Saturday, May 14, 2005


Nordic Wonderland

There are some things in life that are just plain unpleasant, but still have to be contended with whether you like it or not. For instance, going to the dentist, or a trip to Ikea, home of high concept, low quality home furnishings from Sweden.

Instead of just getting a new medicine cabinet and maybe one of those shower shelves, next thing you know, poof, two new shoe racks, those those ridiculous and ultimately pointless novelty ice cube trays (I tried to stop him! I TRIED!) that you can’t ever get the ice out of and a pack of 300 tea lights are piled into the cart.

Like the free samples at Costco that a certain faction of the world claim are not only edible, but delicious, there IS a guilty pleasure foodie perk in this Swedish wonderland – and the main reason I agreed to go along with this tacky mass-consumer post-collegiate shopping spree in the first place -- the tiny food hall inconveniently located by the exit just after the check out. (Convenient only if you are just coming for that though, I suppose) This market is the key to making the whole trip worthwhile. If you can get your shopping partner (because lets face it, who goes to this maze alone?) to stand in line, you can spend a leisurely 20 minutes stocking up on Sweden’s finest exports. Everything from Absolut Vodka, Swedish Meatballs and Aquavit to Rye Crisps and Pickled Herring can be had. The Ikea food hall is a fun place to go for all your Nordic needs.

Spying a break in the line, I took my $0.25 cup of lingonberry juice (a gorgeous shade of crimson, a perfect balance of sweet and refreshingly tart) and dashed in to see what was to be had. I had to act fast since I was also with a candy-aholic small-fry - who asked the check out girl if she wouldn’t mind if he opened and tasted all the candy first to decide which I should buy him. Cheeky baby.

The Swedish flavor palate, steeped in a rich history, typically includes dill, nutmeg (what makes a meatball Swedish) cardamom, ginger, cinnamon and lingonberries. (Not to mention salmon and herring) So while I completely missed my favorite item, Anna's Ginger Thins (sigh) I did make good with an assortment of delights that included all the other classic flavors. Dill Chips, which are fat, crinkle cut potatoes that barely seem fried (no residual grease on the fingers) and are (shock) lightly dusted with dried dill. I love that purety of the flavor and the thickness of the chip. They are perfect for dipping or eating with a large glass of chilled vodka. I did just find out they are distributed in Sweden by Kraft, so a little of the exotic cache is gone though. (I am not their biggest fan)

The mini cinnamon buns were flavorful, if not a little dry and tough. They aboslutly perked up with a few minutes in the oven though, which I sense was intended. They were spicy and buttery and a perfect snack. I fell absolutely ga-ga head over heals in love with the cardamom crisps, halves of buns (like little hot dog buns really) turned to melba with a touch of sugar and spice, they are a perfect foil for pickled herring, a nutty cheese or just on their own. I also bought a small jar of crinkle cut pickles that were nicely crisp and redolent with the fresh taste of dill. As a departure from the norm (at least, the norm in the US) there was no garlic listed in the ingredients so there was a lack of bite that I was expecting and instead a heady and fresh pickle experience.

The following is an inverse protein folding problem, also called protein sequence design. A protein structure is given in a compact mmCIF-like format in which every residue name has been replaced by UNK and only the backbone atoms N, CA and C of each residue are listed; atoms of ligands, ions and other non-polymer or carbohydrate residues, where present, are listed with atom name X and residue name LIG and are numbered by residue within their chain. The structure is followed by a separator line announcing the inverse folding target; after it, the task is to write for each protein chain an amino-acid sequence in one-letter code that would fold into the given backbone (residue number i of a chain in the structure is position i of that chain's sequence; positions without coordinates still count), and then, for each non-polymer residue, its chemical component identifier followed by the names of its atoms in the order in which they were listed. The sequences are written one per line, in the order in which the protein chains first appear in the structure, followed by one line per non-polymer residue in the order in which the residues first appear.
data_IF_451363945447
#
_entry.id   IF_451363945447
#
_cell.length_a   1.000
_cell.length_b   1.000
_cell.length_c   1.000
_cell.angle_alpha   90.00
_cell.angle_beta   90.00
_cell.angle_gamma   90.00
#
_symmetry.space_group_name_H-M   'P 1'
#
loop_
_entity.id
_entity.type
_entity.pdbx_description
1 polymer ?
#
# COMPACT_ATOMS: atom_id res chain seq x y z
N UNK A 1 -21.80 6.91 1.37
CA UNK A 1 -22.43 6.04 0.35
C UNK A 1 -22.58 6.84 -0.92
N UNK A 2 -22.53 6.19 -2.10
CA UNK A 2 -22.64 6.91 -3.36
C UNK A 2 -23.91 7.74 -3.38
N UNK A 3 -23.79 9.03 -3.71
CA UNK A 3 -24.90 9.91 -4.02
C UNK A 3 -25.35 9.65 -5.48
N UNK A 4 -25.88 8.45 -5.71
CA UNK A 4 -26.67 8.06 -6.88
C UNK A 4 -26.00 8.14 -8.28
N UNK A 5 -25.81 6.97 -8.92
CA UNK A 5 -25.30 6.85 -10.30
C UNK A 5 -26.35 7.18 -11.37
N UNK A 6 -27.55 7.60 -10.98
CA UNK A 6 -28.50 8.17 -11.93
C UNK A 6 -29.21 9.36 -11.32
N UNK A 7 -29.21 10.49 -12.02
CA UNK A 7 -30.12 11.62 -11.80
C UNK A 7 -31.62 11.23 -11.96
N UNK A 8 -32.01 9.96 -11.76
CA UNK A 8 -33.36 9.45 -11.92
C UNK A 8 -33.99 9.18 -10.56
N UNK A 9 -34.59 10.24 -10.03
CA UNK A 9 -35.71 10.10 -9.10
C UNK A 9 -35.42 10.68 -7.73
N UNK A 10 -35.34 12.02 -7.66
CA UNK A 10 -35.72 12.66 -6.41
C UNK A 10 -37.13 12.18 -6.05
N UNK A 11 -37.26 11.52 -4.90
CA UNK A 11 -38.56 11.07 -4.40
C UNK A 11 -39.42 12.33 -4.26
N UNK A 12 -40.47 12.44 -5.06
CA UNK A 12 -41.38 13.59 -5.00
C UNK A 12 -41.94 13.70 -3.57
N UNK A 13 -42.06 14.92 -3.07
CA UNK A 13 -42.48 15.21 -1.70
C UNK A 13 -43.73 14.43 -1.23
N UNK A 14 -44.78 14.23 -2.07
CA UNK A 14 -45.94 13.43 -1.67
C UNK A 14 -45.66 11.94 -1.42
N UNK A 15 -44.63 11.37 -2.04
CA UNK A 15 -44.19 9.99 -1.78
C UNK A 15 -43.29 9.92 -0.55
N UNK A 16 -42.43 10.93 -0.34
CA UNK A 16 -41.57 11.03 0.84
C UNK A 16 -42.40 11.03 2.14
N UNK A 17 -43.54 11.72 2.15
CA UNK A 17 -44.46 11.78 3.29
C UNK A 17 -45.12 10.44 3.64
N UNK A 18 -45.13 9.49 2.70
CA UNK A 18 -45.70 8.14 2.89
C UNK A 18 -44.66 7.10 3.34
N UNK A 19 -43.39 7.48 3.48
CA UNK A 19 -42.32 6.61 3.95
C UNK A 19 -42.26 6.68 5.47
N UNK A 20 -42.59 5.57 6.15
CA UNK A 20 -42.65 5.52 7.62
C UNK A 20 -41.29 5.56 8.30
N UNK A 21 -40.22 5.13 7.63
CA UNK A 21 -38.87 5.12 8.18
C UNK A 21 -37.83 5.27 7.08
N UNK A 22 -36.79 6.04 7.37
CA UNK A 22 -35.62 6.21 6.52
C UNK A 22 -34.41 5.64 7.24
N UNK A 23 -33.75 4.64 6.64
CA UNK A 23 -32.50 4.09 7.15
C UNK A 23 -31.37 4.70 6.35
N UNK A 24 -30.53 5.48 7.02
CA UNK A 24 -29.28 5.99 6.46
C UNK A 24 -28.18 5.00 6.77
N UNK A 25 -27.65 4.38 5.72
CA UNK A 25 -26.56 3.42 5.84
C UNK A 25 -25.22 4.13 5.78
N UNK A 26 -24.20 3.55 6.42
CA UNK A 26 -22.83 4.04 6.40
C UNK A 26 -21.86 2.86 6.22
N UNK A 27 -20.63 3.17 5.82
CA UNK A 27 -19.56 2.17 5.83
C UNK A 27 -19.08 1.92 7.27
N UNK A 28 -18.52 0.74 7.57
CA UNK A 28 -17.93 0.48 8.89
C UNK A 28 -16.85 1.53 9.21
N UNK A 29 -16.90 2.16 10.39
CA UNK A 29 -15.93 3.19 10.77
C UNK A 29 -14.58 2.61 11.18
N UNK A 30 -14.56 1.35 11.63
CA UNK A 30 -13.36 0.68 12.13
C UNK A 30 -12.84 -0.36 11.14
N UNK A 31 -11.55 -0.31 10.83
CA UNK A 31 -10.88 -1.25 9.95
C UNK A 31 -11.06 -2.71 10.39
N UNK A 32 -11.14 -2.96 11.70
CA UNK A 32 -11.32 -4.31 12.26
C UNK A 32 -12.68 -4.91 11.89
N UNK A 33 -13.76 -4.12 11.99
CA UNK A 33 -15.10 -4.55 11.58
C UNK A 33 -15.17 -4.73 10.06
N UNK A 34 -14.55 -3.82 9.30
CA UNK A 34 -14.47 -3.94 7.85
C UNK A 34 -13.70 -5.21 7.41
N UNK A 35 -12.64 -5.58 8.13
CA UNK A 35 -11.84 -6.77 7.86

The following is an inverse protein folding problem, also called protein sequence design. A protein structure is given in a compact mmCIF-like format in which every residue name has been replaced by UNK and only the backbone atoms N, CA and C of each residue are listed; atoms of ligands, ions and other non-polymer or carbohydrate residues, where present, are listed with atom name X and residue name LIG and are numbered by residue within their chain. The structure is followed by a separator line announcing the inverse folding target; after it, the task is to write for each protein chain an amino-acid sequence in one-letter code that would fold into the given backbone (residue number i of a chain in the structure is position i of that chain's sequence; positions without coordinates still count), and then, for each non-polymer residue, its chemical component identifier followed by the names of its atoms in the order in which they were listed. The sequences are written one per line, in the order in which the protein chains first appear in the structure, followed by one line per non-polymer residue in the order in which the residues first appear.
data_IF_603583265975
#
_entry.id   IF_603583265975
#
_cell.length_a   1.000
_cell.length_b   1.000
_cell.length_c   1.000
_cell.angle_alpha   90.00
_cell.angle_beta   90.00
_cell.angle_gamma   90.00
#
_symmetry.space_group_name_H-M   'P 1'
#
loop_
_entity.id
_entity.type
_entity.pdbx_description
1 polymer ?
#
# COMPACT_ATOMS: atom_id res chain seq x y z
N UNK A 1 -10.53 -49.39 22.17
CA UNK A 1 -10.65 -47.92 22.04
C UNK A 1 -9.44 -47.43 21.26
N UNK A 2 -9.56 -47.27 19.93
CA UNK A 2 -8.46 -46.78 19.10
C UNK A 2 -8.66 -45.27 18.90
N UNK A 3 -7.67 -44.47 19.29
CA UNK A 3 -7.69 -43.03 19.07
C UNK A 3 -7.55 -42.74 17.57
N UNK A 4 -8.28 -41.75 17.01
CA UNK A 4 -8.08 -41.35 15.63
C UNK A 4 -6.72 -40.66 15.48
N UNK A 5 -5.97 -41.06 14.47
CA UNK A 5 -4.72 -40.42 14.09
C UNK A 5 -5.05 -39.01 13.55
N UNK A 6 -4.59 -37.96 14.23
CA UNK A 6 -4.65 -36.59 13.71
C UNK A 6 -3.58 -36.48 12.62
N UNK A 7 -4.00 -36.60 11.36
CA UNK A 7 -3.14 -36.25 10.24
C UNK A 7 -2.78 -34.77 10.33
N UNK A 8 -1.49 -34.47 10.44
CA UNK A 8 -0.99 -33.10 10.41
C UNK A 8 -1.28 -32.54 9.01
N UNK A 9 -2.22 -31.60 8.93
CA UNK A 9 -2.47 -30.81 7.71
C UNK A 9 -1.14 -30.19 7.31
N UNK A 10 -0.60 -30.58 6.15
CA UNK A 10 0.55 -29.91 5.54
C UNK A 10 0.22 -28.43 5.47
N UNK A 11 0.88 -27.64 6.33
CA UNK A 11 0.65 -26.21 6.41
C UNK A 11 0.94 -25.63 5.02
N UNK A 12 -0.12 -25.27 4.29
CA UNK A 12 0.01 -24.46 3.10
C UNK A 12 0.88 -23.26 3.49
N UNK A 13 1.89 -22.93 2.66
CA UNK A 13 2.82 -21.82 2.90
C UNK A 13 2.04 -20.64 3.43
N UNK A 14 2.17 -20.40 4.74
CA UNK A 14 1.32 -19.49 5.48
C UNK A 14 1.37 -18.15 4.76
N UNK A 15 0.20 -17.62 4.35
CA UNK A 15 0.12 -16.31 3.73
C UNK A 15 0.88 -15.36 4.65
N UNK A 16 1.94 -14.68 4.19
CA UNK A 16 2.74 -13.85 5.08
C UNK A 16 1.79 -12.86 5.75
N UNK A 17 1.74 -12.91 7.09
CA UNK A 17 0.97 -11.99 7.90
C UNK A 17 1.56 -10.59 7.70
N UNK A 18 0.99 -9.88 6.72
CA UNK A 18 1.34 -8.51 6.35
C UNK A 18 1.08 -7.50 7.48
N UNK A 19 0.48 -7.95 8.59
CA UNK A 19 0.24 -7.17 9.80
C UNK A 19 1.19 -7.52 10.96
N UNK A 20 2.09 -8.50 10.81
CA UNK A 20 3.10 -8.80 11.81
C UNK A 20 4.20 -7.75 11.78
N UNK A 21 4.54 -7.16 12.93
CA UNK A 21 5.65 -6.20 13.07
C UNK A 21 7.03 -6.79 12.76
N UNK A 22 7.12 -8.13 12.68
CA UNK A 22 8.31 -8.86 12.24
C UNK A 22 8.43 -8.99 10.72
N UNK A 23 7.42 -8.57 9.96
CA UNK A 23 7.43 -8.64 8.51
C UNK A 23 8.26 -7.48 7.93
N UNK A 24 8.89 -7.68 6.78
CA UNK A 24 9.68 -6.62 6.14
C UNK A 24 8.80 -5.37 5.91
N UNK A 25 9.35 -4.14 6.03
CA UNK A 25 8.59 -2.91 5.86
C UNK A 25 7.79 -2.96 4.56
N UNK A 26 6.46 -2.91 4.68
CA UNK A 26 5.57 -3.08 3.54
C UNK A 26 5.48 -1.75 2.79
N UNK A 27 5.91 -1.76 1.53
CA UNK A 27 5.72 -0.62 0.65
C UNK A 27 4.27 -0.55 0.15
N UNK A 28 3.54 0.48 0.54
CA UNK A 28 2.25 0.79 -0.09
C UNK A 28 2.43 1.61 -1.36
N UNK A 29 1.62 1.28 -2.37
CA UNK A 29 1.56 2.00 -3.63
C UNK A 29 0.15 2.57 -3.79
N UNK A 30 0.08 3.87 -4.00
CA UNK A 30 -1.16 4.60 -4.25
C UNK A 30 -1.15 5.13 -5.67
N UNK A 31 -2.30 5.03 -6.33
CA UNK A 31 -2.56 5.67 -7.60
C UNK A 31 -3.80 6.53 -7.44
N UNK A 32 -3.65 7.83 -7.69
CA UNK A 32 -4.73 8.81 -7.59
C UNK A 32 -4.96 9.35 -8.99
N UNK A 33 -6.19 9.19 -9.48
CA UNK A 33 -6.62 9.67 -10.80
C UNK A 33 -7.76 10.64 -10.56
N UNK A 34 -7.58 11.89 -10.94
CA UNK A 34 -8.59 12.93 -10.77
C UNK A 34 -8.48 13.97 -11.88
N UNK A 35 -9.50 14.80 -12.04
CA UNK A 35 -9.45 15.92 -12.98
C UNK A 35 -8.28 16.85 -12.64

While I was off browsing, the candy-aholic small-fry had made short order of the free samples of assorted jams and jellys. Had I had a firmer grip on the situation, I would have directed him away from there, (being a germ phobe and all) but it was too late, and to my delight and surprise he ran over and declared the lingonberry-chipotle salsa “quite nice,” and offered to swap one of the bars of chocolate he was optimistically clutching for a jar. Since the chocolate would have gone right into him and the sauce is now here with me, it seemed like a fair trade. He may think Coco-Puffs are the greatest foodstuff ever, but he also seems to know his sauces. This stuff is divine. Smokey heat from the chiles, tartness from the berries and an underlying sweetness make this a perfect item. Highly, highly recommended.

The last item that made it to the check stand was a small bag of Swedish Fish, my favorite candy as a child (but only the red ones), which I tore into with gusto. As the precursor to the gummy bear, they have a similar texture, but a bit more give. The flavor instantly took me back but now there is an unpleasant, almost acidic aftertaste that lingers for much too long. I guess my tastes have changed, since the candy-aholic small-fry ate the whole bag while my back was turned.

Overall, if for some strange reason you are near an Ikea and just want to check out the shop, I really do recommend it. There are lots of super delicious things to try and the prices are reasonable. The lines are long, but the fun of trying a batch of new foods is well worth it. You may even be inspired to make a Swedish meal!


Herrgardost is the most popular cheese in Sweden and has been produced since the 18th century, when it was created by a Swedish cheese master.

In Sweden, 68 per cent of the population eat a home-cooked meal for lunch every day.

Swedish exports consist primarily of surplus grain, beverages, butter and pork. Close to 60% of the export value goes to other EU countries.

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